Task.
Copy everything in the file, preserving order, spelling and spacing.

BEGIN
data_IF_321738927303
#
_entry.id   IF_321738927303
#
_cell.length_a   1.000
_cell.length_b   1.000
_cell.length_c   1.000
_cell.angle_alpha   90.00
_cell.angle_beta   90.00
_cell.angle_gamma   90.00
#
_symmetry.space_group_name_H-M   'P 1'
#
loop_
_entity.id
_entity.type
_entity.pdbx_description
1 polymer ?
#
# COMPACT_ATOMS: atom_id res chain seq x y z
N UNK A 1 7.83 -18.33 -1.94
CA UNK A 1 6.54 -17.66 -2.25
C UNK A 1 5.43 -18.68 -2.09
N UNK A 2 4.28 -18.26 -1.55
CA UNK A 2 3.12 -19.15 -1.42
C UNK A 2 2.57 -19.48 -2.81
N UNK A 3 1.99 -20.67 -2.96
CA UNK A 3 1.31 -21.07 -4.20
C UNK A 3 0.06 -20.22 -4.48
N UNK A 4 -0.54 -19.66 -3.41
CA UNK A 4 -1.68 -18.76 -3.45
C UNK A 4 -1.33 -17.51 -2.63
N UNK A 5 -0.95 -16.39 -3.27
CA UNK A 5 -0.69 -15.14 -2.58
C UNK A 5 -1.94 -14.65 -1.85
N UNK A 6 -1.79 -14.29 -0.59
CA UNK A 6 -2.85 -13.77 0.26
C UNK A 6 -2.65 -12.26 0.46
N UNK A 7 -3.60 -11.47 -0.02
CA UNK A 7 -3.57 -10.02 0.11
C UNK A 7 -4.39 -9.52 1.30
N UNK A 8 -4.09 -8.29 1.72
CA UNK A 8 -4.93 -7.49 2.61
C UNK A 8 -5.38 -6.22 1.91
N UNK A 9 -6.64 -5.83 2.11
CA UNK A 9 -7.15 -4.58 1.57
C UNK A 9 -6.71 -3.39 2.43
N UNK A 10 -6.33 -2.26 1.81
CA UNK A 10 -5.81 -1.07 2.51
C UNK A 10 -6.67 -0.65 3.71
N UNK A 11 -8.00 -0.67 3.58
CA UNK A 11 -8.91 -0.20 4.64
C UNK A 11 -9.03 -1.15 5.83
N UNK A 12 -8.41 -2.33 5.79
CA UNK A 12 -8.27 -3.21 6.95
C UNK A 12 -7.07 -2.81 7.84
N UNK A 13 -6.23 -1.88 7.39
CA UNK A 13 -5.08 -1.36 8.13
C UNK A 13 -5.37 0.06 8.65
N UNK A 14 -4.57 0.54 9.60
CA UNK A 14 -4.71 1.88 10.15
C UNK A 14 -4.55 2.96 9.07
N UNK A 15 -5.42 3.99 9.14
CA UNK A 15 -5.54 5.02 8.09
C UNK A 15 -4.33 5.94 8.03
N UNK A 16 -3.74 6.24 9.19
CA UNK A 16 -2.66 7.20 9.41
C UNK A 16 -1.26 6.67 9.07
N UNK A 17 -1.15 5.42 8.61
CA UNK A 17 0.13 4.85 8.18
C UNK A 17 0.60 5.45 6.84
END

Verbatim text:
data_IF_321738927303
#
_entry.id   IF_321738927303
#
_cell.length_a   1.000
_cell.length_b   1.000
_cell.length_c   1.000
_cell.angle_alpha   90.00
_cell.angle_beta   90.00
_cell.angle_gamma   90.00
#
_symmetry.space_group_name_H-M   'P 1'
#
loop_
_entity.id
_entity.type
_entity.pdbx_description
1 polymer ?
#
# COMPACT_ATOMS: atom_id res chain seq x y z
N UNK A 1 7.83 -18.33 -1.94
CA UNK A 1 6.54 -17.66 -2.25
C UNK A 1 5.43 -18.68 -2.09
N UNK A 2 4.28 -18.26 -1.55
CA UNK A 2 3.12 -19.15 -1.42
C UNK A 2 2.57 -19.48 -2.81
N UNK A 3 1.99 -20.67 -2.96
CA UNK A 3 1.31 -21.07 -4.20
C UNK A 3 0.06 -20.22 -4.48
N UNK A 4 -0.54 -19.66 -3.41
CA UNK A 4 -1.68 -18.76 -3.45
C UNK A 4 -1.33 -17.51 -2.63
N UNK A 5 -0.95 -16.39 -3.27
CA UNK A 5 -0.69 -15.14 -2.58
C UNK A 5 -1.94 -14.65 -1.85
N UNK A 6 -1.79 -14.29 -0.59
CA UNK A 6 -2.85 -13.77 0.26
C UNK A 6 -2.65 -12.26 0.46
N UNK A 7 -3.60 -11.47 -0.02
CA UNK A 7 -3.57 -10.02 0.11
C UNK A 7 -4.39 -9.52 1.30
N UNK A 8 -4.09 -8.29 1.72
CA UNK A 8 -4.93 -7.49 2.61
C UNK A 8 -5.38 -6.22 1.91
N UNK A 9 -6.64 -5.83 2.11
CA UNK A 9 -7.15 -4.58 1.57
C UNK A 9 -6.71 -3.39 2.43
N UNK A 10 -6.33 -2.26 1.81
CA UNK A 10 -5.81 -1.07 2.51
C UNK A 10 -6.67 -0.65 3.71
N UNK A 11 -8.00 -0.67 3.58
CA UNK A 11 -8.91 -0.20 4.64
C UNK A 11 -9.03 -1.15 5.83
N UNK A 12 -8.41 -2.33 5.79
CA UNK A 12 -8.27 -3.21 6.95
C UNK A 12 -7.07 -2.81 7.84
N UNK A 13 -6.23 -1.88 7.39
CA UNK A 13 -5.08 -1.36 8.13
C UNK A 13 -5.37 0.06 8.65
N UNK A 14 -4.57 0.54 9.60
CA UNK A 14 -4.71 1.88 10.15
C UNK A 14 -4.55 2.96 9.07
N UNK A 15 -5.42 3.99 9.14
CA UNK A 15 -5.54 5.02 8.09
C UNK A 15 -4.33 5.94 8.03
N UNK A 16 -3.74 6.24 9.19
CA UNK A 16 -2.66 7.20 9.41
C UNK A 16 -1.26 6.67 9.07
N UNK A 17 -1.15 5.42 8.61
CA UNK A 17 0.13 4.85 8.18
C UNK A 17 0.60 5.45 6.84